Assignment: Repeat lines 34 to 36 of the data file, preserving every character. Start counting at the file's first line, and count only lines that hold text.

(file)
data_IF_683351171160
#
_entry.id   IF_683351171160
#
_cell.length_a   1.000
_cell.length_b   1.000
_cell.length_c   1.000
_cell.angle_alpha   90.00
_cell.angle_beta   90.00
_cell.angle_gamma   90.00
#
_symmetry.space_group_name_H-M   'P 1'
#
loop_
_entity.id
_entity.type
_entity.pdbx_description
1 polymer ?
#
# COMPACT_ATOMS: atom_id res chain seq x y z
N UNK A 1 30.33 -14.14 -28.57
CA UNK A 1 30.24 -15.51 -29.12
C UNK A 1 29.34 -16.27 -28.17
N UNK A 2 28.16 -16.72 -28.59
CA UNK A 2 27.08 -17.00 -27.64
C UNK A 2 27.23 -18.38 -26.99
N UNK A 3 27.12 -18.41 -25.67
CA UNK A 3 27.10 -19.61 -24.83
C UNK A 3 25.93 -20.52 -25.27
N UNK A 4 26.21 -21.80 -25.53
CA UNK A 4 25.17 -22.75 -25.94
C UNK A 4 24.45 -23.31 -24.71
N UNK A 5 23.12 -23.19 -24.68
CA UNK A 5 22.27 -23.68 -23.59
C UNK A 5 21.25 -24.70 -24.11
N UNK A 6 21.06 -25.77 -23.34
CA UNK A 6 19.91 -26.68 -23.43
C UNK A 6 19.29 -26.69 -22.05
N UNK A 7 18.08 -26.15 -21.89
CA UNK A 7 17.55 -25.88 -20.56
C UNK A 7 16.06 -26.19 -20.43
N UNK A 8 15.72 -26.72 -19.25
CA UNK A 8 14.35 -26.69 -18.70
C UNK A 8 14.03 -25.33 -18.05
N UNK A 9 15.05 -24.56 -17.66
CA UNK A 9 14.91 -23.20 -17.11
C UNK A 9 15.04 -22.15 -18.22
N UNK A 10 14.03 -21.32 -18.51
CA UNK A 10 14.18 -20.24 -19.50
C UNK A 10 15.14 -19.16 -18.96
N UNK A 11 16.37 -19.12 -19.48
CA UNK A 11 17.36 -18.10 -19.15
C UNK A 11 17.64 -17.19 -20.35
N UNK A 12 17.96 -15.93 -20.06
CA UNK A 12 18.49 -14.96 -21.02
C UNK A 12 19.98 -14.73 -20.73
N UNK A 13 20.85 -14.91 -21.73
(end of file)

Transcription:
CA UNK A 5 22.27 -23.68 -23.59
C UNK A 5 21.25 -24.70 -24.11
N UNK A 6 21.06 -25.77 -23.34